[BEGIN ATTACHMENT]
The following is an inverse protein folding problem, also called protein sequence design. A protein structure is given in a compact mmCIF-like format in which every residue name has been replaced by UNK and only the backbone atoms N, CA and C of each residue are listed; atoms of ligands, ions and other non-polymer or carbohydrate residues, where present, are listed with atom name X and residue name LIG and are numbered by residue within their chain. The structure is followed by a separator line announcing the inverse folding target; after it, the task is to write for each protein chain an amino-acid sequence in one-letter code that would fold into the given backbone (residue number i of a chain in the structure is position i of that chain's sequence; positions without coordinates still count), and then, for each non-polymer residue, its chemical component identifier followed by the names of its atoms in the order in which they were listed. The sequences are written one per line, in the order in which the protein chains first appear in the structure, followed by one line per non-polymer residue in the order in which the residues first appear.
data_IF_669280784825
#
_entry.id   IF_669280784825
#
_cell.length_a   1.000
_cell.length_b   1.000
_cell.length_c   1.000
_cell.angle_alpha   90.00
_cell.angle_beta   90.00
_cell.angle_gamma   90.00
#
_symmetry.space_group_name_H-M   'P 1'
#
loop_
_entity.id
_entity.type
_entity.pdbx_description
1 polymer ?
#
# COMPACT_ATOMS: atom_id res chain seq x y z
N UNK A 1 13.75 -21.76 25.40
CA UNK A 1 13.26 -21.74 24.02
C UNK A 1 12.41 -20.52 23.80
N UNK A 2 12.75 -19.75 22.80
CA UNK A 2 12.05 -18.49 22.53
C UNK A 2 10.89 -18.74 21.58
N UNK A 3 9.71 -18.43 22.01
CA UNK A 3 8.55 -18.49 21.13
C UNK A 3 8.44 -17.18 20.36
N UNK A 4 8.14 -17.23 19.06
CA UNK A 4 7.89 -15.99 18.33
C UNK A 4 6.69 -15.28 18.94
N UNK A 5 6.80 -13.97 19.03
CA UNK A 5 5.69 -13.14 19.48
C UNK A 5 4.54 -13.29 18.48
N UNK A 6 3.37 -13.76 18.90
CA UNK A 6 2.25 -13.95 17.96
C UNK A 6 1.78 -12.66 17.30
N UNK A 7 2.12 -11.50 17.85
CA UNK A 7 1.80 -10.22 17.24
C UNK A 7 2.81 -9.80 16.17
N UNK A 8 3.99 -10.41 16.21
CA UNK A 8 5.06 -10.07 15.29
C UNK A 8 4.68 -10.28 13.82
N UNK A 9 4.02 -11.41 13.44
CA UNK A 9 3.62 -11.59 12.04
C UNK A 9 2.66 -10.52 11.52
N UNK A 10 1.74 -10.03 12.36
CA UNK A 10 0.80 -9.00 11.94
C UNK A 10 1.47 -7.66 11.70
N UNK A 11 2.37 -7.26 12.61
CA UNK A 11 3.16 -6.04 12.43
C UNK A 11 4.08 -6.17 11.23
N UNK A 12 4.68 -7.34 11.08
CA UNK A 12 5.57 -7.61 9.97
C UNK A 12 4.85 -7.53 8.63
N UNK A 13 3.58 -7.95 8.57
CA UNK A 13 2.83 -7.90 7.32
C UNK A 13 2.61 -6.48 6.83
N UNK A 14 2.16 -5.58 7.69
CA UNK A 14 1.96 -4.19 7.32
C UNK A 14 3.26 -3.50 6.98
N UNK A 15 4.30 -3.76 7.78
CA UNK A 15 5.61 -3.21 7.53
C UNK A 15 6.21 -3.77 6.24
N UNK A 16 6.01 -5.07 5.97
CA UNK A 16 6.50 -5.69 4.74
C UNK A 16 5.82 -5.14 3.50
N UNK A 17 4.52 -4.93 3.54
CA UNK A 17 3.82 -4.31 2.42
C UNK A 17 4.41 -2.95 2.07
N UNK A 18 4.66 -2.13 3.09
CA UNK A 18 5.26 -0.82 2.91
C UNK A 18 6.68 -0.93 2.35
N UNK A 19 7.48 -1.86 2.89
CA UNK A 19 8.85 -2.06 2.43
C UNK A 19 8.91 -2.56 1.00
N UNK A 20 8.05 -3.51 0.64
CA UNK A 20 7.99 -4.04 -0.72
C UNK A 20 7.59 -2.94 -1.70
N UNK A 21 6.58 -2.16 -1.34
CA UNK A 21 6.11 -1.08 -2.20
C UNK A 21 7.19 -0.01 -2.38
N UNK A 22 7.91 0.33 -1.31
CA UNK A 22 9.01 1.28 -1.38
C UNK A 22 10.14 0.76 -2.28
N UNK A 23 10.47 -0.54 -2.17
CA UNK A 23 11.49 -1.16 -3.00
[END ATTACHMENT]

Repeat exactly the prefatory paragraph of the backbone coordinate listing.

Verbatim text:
The following is an inverse protein folding problem, also called protein sequence design. A protein structure is given in a compact mmCIF-like format in which every residue name has been replaced by UNK and only the backbone atoms N, CA and C of each residue are listed; atoms of ligands, ions and other non-polymer or carbohydrate residues, where present, are listed with atom name X and residue name LIG and are numbered by residue within their chain. The structure is followed by a separator line announcing the inverse folding target; after it, the task is to write for each protein chain an amino-acid sequence in one-letter code that would fold into the given backbone (residue number i of a chain in the structure is position i of that chain's sequence; positions without coordinates still count), and then, for each non-polymer residue, its chemical component identifier followed by the names of its atoms in the order in which they were listed. The sequences are written one per line, in the order in which the protein chains first appear in the structure, followed by one line per non-polymer residue in the order in which the residues first appear.